Off-road racing is unique from the standpoint that anyone can get into it. And while the skills and abilities necessary to compete at a very high level are very real, it’s not a sport that you need to train for your entire life to get good at. All you need is a passion, commitment and dedication to give it your all, some wide-open desert and tough terrain, a well-built race vehicle and good support crew around you. Oh, and a pocket full of money.
Garrett, Ray and Ryan completed the UTV, loaded it and packed supplies, tools, and sleeping bags in a borrowed trailer for the long drive to the famed, “King of Hammers” race. The trio would log a few thousand miles from Imlay City to what’s known as “Hammertown” in California and back.
Hammertown springs up in the desert every year in late January early February, seemingly overnight. It’s a city of generators, RVs and trailers 20,000 strong during COVID; otherwise known to grow to nearly 50,000 people. Hammertown has most anything a off-road racer would want, from parts for their vehicles to vendors selling food for the racers.
“It’s quite a sight, Garrett told me, “I’ve never seen anything like it.”
Garrett, Ray and Ryan made the long cross-country trip in a few days. Glenn would round out the team, flying out a few days later to join the crew.
Ray and Glenn were the trusted pit crew and Ryan was co-pilot in the vehicle assisting Garrett.
Racer not Chaser
The first step is the pre-run, getting to know the course—70 miles of it in the desert and 60 miles which included rock trails, huge boulders and ledges to complete the course.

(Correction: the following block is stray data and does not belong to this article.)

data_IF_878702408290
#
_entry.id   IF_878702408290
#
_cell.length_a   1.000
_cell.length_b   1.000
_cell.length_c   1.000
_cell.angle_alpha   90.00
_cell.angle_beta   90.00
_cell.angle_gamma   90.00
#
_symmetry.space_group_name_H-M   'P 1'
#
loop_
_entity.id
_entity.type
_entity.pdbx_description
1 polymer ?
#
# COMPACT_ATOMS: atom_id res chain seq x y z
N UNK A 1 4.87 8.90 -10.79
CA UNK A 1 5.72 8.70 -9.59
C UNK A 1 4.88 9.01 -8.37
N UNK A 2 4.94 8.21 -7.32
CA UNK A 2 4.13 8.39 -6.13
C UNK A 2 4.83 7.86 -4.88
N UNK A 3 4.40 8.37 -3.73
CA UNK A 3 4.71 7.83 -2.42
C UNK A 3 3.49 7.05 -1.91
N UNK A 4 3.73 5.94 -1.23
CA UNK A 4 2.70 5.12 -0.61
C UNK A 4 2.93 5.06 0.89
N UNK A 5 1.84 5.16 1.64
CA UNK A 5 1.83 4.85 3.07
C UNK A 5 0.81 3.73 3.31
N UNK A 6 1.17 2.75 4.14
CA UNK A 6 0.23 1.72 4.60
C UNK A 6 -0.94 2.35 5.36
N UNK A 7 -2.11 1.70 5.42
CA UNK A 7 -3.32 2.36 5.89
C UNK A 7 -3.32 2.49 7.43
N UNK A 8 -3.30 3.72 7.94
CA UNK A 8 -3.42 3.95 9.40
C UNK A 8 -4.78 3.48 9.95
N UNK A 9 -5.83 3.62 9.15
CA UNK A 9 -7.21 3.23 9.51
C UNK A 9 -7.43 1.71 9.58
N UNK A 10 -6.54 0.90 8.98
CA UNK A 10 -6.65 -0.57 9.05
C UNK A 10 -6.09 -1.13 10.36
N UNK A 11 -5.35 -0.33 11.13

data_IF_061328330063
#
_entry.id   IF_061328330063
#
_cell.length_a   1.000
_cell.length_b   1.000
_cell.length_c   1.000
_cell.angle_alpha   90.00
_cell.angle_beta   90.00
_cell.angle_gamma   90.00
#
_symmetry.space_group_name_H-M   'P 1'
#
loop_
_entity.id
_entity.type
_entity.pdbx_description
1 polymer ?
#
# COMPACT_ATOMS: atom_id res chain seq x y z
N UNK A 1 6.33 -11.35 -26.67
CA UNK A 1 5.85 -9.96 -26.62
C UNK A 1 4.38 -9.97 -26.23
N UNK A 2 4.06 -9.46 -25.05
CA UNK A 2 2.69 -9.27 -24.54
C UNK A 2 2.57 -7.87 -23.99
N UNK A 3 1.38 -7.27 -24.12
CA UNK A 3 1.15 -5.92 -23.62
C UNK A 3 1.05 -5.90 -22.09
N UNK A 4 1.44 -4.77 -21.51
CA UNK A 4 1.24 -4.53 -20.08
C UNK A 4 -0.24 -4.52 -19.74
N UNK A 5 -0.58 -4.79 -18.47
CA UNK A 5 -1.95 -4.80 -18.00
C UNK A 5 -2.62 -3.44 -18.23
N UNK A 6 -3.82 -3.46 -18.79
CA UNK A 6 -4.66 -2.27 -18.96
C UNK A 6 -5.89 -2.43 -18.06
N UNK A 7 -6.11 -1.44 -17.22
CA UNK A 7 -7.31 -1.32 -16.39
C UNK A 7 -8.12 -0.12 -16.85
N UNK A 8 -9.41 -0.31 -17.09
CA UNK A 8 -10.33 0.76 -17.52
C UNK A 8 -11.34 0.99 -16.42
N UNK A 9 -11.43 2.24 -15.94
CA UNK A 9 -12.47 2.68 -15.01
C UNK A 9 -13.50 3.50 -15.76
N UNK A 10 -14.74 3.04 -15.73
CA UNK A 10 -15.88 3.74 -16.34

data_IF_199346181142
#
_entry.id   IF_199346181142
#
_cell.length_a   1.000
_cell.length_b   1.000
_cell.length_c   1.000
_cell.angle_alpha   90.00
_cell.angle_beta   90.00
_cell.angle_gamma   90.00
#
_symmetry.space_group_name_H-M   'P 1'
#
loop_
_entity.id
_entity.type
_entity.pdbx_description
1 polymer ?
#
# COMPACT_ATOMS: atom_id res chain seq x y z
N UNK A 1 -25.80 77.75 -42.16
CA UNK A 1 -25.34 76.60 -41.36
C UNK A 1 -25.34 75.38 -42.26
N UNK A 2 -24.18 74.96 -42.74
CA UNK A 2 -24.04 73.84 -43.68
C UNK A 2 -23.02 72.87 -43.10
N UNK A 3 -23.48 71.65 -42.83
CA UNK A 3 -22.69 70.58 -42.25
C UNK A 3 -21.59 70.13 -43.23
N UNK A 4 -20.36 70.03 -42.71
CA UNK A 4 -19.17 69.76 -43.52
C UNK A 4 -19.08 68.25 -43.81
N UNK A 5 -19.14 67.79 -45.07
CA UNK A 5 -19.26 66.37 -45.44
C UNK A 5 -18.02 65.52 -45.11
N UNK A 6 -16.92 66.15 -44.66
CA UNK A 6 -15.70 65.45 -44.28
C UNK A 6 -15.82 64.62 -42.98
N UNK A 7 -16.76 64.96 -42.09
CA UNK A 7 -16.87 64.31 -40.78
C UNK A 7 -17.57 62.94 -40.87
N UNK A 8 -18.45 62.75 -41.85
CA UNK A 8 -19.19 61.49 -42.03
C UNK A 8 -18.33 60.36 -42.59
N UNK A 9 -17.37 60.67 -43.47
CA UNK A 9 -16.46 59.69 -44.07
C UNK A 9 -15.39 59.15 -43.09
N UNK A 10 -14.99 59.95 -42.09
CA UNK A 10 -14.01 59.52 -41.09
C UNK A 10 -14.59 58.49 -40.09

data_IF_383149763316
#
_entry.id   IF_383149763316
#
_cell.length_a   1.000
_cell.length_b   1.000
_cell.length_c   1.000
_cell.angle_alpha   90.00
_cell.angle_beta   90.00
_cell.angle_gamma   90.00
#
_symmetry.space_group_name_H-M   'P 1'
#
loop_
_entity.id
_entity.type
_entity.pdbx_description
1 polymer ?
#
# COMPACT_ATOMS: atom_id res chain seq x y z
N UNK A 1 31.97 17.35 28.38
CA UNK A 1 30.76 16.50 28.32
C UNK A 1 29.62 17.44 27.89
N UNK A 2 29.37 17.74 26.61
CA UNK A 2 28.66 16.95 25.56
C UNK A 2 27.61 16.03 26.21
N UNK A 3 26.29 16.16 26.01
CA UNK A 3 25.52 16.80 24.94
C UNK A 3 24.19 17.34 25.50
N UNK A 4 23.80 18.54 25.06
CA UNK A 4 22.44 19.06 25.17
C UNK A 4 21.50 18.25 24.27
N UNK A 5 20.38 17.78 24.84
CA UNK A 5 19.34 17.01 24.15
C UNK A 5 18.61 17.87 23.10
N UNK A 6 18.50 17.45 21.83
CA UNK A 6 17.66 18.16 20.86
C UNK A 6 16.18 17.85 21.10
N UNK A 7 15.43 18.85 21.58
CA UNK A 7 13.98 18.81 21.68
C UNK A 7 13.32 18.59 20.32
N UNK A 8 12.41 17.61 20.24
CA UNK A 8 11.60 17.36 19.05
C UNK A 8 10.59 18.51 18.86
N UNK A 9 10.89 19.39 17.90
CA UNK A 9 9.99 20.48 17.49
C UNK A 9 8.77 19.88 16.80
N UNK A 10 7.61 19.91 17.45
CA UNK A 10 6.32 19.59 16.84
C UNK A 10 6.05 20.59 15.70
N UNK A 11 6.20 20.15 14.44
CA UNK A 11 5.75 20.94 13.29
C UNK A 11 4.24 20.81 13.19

“The pre-run is pretty important, it allows us to get a feel for the course. The desert portion of the race is fast, reaching speeds of 90 mph, while the rock trails are more precise,” Garrett told me.
“It was intense. The whoops—a series of hills and dips—require some getting used to, you want to avoid too much air time. We did some shock tuning for sure,” he says.
Qualifying is the second step to their introduction to “King of the Hammer.” This is timed to see where you will start in the actual race. Garrett and his crew had the 54th fastest time, out of nearly 120 in his classification.
After doing better than they thought in the timed qualifying, attitudes changed a little.
“Garrett went from a weekend warrior mentality to his often seen racing mentality,” his father stated.
“Ryan saw it on race day, he knew Garrett was going to push it, to pull off the impossible. Garrett was looking to be a racer, not a chaser,” Glenn said.
Ryan pulled his seat belt and safety straps a little snugger, preparing for one crazy ride.
Ray and Glenn had tuned the machine and now it was time for Garrett and Ryan to perform as well.
And they certainly did. They started the race in 54th place and after 76 miles they had moved up to 31st place. Pulling in for a pit check they discovered a skid plate fell off and they would not be able to continue in the race.
We’ll be Back
Their first “King of the Hammers” was over. Not being able to finish is not uncommon in off-road racing, only 41 out of the 117 entered were able to complete the grueling race.
“Yeah, it was pretty exciting, we’ll be back. We all learned a lot and I think this will be a regular thing with us,” Garrett stated.
“For starters, I think the next time we go, we’ll rent a motorhome. We didn’t realize how cold it gets in the desert,” Garrett says.
In January the desert temperatures is in the 60s during the day and dips to the mid 20s at night.
“We got a little cold and that trailer was like a refrigerator,” he said chuckling.